Three University of Wisconsin-Platteville students have been working on an increasingly vital area of study in agriculture, researching ways to develop new agrochemicals for crop protection.
Because fluorine-containing chemicals are more biologically active and remain active for longer periods of time, Natalie Haen, Cassie Kniess and Adia Metz worked to further develop and produce aryl fluorinated ethers with enhanced fungicidal and pesticidal applications.
Mentored by Dr. Ian MacKenzie, assistant professor of chemistry, and Dr. Mark Levenstein, associate professor of biology, the group used light to create different molecules, specifically agrochemicals.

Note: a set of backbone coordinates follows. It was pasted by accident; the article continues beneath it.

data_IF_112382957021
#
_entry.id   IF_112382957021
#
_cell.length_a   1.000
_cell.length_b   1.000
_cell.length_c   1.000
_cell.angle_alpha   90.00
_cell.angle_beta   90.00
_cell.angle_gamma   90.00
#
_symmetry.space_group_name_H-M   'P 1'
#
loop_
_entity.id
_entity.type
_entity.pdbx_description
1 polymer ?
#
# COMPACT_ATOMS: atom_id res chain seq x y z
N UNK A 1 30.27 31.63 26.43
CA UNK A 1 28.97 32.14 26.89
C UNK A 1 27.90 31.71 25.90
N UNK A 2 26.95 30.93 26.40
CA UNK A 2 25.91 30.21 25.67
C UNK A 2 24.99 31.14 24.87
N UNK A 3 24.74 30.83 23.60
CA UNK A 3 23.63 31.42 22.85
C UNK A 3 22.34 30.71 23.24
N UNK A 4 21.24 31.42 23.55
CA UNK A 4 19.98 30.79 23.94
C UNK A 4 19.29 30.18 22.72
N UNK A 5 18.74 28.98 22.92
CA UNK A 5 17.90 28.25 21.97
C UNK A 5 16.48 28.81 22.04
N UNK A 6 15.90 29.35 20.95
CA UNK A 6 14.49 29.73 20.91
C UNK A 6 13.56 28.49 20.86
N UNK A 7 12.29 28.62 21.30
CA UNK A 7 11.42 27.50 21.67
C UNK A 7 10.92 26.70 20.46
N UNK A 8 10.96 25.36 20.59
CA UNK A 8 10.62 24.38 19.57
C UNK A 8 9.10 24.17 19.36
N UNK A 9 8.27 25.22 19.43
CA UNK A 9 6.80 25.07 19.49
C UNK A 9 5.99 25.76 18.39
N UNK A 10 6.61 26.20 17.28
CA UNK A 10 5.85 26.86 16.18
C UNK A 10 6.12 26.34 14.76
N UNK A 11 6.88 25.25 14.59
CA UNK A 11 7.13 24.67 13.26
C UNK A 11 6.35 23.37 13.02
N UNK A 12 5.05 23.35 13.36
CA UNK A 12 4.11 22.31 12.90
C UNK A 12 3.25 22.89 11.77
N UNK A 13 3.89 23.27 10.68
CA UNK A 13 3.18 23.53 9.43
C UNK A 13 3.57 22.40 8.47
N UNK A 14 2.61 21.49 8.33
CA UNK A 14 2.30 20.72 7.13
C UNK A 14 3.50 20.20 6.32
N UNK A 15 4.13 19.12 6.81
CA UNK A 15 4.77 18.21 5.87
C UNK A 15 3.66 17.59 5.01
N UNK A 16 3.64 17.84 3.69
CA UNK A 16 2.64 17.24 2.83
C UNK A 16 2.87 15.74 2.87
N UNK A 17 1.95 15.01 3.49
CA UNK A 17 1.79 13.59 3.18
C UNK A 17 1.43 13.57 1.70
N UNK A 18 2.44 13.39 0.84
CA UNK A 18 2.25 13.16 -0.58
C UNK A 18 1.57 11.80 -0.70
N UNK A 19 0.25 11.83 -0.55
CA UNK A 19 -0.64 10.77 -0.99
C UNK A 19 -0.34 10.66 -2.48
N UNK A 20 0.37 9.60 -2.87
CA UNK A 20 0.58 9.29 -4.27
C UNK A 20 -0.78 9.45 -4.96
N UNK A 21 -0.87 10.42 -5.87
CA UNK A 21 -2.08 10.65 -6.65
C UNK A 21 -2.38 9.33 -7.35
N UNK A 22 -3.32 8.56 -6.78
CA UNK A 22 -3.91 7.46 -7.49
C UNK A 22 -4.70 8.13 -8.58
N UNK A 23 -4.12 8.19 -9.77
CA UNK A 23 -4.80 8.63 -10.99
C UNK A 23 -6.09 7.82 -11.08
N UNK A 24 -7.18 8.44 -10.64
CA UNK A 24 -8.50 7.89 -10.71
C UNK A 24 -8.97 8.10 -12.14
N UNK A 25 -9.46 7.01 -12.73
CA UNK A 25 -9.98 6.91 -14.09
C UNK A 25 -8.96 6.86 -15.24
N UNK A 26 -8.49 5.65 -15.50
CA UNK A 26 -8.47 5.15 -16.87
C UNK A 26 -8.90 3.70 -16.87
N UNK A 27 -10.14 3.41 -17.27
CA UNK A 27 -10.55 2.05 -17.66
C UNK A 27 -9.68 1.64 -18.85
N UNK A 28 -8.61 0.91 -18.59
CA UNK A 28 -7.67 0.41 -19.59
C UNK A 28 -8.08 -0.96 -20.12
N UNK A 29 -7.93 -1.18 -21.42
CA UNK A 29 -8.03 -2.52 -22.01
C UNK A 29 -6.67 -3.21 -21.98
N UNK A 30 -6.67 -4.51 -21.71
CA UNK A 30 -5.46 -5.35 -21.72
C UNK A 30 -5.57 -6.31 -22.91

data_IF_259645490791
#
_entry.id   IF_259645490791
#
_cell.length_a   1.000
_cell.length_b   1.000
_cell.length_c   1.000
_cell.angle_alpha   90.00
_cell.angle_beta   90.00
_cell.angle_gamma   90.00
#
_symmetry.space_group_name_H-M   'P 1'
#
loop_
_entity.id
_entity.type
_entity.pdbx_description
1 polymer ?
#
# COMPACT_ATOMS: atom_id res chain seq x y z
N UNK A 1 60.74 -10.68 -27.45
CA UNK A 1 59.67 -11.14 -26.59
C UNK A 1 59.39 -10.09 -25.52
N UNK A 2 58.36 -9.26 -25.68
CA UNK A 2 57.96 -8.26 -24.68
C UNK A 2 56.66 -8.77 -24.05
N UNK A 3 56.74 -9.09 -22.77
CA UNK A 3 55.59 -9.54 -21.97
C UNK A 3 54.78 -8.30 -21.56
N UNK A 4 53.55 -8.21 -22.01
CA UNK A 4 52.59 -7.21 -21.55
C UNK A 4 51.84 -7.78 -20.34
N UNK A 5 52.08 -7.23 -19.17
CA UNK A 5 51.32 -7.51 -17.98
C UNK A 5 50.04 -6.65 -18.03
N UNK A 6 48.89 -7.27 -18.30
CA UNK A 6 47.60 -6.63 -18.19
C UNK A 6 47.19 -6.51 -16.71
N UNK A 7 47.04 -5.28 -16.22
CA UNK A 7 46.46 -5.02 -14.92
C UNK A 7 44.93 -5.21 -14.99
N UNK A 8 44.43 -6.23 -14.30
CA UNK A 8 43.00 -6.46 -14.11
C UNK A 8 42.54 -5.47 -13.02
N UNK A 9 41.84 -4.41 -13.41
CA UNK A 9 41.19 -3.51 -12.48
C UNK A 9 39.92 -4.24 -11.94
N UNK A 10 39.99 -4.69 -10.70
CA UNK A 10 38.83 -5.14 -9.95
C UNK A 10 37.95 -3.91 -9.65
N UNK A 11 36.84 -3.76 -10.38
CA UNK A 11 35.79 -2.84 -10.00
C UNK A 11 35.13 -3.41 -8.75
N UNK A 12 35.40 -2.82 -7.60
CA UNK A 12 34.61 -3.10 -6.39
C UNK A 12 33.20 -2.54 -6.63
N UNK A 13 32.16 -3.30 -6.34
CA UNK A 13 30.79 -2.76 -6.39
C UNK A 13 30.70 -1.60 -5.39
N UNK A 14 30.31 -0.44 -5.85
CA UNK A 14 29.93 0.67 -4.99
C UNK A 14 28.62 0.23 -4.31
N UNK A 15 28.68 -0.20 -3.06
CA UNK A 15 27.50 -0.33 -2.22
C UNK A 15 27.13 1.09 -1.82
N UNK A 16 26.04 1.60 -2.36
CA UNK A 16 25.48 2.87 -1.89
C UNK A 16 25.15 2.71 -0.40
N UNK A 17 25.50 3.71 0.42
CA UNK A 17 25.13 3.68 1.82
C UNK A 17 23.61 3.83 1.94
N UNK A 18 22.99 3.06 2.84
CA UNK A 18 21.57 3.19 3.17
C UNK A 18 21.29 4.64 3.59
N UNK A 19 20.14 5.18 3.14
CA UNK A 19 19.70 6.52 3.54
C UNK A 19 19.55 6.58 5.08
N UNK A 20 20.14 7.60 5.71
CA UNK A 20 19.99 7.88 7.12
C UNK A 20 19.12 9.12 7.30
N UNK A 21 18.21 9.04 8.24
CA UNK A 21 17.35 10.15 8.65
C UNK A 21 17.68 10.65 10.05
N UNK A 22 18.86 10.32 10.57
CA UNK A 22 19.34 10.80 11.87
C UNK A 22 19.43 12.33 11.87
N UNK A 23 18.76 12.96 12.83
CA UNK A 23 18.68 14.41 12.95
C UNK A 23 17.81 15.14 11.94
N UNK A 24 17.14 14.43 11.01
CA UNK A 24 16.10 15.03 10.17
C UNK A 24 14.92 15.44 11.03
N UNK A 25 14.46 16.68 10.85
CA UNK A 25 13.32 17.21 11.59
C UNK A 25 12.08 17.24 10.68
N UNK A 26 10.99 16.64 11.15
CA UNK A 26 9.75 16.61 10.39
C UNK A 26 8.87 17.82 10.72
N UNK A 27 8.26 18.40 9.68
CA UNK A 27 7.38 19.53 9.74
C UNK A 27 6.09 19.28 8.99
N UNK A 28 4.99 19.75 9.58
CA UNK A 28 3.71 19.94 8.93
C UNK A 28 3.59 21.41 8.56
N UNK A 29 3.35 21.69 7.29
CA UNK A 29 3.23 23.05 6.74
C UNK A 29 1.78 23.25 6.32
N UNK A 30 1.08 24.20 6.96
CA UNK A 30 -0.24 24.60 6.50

“We started with a known chemical and added a catalyst to help a reaction take place faster,” said Haen, a junior chemistry and forensic investigation major from Luxemburg, Wisconsin. “This was done by putting the chemical in a photoreactor, which shines light on the reaction to speed up the process.”
The group found mixed results. “Some of the molecules we expected to work did not react at all,” said Haen.
The group’s research, titled “Photochemical Synthesis of Aryl Fluorinated Ethers to Develop the Next Generation of Agrochemicals,” was showcased at the 19th annual Research in the Rotunda held on March 8 in the state Capitol, where they will present their findings to legislators, state leaders and peers from across the UW System.
To learn more about Research in the Rotunda, visit wisconsin.edu/research-in-the-rotunda/.